Protect Your Potting SoilMost squirrels are more concerned with your soil than your plants. While you may love the look and smell of your vegetables and flowers, the local squirrel population is busy finding great hiding spots for food caches. The first few holes may be subtle, but over time squirrels can devastate potted plants. Small holes turn into large ones, which can affect the health and visual appeal of your plants. A yard or patio planter is a great place to dig a small hole and hide a few nuts. As they dig, some squirrels also take a little time to nibble on several leaves, buds or bulbs. The three basic ways to help protect your plants from these intruders include guarding the soil, adding deterrents and working with professionals. Try using chicken wire or landscaping stakes buried in your pot. These minor inconveniences may be enough to deter a squirrel from digging around them. Other protective options include mulch and stones. Stones are durable enough to preserve your potted plant all season. Unfortunately, they can also retain enough heat to affect the plants in the summer. Mulch is a safer option, but it requires a little more maintenance. Some particularly persistent squirrels may still dig up your mulch and potting soil. These features can affect the look of your potted plants. If mulch or stones don’t add to the overall ambience of your plants, it can be an unsatisfying solution. Some homeowners give up altogether and simply remove their plant containers. Don’t give up on your outdoor garden or elegant landscaping theme but try squirrel deterrents instead or work with the professionals to protect your flowers, herbs and potted vegetables.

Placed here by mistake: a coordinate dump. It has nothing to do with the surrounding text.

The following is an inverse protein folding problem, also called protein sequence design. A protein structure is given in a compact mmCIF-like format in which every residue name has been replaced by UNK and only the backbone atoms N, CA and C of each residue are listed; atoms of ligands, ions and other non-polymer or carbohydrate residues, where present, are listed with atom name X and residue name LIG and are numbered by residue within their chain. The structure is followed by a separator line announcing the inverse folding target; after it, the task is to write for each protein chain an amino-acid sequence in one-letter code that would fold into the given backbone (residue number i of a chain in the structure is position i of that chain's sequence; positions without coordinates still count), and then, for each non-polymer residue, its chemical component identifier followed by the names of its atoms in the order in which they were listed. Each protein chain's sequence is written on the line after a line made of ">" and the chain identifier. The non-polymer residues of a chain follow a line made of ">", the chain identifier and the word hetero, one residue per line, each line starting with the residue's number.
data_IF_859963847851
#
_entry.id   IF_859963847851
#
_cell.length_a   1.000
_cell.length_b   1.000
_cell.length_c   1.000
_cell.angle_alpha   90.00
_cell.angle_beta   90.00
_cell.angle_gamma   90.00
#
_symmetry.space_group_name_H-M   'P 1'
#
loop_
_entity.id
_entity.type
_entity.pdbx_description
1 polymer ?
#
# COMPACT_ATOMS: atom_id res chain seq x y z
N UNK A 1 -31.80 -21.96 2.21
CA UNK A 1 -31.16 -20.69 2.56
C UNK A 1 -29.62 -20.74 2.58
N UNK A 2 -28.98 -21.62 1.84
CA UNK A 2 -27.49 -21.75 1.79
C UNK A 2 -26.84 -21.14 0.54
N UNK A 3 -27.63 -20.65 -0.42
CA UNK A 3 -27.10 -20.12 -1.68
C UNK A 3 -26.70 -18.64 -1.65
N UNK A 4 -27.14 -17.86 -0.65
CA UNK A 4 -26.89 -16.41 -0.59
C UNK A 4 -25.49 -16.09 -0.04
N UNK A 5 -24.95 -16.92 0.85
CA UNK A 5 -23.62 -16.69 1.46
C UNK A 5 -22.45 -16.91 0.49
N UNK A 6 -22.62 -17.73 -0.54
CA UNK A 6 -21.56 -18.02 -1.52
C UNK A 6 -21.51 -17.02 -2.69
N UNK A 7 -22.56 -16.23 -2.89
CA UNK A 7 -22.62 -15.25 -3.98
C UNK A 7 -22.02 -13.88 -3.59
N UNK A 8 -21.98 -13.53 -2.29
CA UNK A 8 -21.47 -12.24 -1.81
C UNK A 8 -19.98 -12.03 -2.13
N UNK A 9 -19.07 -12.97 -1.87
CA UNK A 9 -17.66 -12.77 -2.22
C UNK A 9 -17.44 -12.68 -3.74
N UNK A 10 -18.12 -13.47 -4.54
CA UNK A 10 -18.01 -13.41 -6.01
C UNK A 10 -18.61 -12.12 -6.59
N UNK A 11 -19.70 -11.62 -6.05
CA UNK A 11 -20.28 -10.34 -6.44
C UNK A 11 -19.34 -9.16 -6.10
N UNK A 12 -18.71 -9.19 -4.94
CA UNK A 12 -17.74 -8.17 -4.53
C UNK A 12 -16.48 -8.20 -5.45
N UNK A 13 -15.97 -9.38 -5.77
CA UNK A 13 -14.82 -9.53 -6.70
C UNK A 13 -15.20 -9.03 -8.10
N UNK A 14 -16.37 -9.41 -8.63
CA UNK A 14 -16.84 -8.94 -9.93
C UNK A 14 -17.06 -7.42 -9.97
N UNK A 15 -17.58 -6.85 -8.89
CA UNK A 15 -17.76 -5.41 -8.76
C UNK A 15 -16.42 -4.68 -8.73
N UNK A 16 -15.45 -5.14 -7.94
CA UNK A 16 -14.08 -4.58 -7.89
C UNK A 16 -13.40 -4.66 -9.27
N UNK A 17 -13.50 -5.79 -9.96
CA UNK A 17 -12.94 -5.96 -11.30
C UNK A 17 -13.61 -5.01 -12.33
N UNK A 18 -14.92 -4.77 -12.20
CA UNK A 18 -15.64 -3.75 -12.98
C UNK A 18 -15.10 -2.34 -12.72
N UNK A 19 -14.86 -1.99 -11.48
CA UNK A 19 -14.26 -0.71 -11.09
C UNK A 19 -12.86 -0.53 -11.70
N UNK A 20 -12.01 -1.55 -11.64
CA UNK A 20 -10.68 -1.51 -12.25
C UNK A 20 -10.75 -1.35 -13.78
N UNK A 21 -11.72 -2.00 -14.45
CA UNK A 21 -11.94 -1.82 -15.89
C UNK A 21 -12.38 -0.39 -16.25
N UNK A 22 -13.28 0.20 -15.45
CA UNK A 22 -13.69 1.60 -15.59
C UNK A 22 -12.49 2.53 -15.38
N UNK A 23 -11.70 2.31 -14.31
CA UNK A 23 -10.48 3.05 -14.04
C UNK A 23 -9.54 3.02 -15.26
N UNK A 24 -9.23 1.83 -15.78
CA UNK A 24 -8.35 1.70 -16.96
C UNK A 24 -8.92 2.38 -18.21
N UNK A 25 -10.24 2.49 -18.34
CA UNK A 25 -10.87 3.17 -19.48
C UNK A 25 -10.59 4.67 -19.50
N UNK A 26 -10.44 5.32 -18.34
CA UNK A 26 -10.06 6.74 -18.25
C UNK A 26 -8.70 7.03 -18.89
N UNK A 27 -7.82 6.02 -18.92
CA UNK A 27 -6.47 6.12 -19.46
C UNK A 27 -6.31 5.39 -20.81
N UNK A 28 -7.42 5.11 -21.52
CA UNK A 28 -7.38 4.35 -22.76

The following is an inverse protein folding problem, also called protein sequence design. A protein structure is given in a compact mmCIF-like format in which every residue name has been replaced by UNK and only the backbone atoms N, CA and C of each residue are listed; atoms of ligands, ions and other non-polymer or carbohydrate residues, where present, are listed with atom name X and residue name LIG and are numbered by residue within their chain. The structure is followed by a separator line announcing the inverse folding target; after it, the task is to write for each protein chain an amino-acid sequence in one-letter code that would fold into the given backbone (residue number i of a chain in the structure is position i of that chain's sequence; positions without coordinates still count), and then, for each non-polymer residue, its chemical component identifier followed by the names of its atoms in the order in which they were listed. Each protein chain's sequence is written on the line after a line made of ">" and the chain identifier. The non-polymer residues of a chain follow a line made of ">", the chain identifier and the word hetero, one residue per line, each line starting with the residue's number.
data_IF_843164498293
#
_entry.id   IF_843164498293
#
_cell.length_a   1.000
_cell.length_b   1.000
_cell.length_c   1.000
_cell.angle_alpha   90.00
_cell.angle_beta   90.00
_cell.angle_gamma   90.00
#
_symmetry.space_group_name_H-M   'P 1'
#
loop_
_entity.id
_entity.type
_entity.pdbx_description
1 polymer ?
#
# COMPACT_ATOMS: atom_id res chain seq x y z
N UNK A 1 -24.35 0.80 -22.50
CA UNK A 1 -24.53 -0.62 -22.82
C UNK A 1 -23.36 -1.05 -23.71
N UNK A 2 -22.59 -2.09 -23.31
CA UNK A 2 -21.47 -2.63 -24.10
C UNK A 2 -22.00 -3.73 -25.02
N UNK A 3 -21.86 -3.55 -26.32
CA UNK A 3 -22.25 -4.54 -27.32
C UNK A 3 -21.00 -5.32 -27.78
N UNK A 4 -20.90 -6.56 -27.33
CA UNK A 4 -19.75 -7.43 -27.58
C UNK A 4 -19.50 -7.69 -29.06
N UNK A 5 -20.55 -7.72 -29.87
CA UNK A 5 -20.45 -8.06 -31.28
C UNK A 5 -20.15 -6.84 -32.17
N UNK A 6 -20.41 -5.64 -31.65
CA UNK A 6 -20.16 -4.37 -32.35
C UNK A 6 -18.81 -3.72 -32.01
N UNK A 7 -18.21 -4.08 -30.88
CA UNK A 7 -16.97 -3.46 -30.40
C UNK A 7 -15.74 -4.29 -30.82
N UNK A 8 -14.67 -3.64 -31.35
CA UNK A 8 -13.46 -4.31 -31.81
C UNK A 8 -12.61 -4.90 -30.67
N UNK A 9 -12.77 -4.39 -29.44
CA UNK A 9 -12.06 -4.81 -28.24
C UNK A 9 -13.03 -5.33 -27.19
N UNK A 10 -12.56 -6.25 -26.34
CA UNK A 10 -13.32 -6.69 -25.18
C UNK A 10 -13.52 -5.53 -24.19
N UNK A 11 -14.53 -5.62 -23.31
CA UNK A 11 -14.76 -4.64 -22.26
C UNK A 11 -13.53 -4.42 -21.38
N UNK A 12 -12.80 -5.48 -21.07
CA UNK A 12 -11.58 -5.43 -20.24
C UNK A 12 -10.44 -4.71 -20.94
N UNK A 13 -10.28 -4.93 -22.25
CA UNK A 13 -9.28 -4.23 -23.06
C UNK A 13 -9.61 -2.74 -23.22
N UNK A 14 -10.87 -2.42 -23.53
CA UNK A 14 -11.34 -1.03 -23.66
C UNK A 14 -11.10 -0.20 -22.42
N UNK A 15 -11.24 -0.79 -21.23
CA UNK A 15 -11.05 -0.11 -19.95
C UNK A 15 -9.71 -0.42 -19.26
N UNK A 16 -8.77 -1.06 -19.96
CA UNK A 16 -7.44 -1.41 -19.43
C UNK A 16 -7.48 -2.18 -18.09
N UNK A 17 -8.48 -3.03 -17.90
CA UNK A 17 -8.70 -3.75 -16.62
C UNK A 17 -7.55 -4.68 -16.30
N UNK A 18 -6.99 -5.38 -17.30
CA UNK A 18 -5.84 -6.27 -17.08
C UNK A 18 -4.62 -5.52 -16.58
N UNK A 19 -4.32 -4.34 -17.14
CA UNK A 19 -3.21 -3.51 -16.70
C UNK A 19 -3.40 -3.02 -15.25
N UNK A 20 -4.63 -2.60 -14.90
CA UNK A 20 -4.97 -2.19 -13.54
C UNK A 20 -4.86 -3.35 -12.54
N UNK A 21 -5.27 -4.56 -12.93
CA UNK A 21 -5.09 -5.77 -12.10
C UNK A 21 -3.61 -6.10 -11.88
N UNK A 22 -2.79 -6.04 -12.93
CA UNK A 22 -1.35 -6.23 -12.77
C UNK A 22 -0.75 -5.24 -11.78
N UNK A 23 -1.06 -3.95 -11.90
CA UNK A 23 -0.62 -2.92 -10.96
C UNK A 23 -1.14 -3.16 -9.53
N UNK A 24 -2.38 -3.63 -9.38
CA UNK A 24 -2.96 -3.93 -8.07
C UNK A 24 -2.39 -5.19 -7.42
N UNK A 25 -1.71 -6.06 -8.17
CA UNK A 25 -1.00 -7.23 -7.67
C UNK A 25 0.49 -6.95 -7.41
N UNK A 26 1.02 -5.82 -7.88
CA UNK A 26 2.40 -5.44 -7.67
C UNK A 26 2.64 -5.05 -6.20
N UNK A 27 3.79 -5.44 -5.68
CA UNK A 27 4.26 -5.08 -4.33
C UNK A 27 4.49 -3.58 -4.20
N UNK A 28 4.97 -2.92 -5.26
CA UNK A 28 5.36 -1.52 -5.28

Add Squirrel DeterrentsAnother option is to add ingredients to your soil that squirrels dislike. Here are some items that homeowners have had varying success using to deter squirrels from digging in their potted plants:
- Human hair
- Pet hair
- Cayenne pepper
- Peppermint oil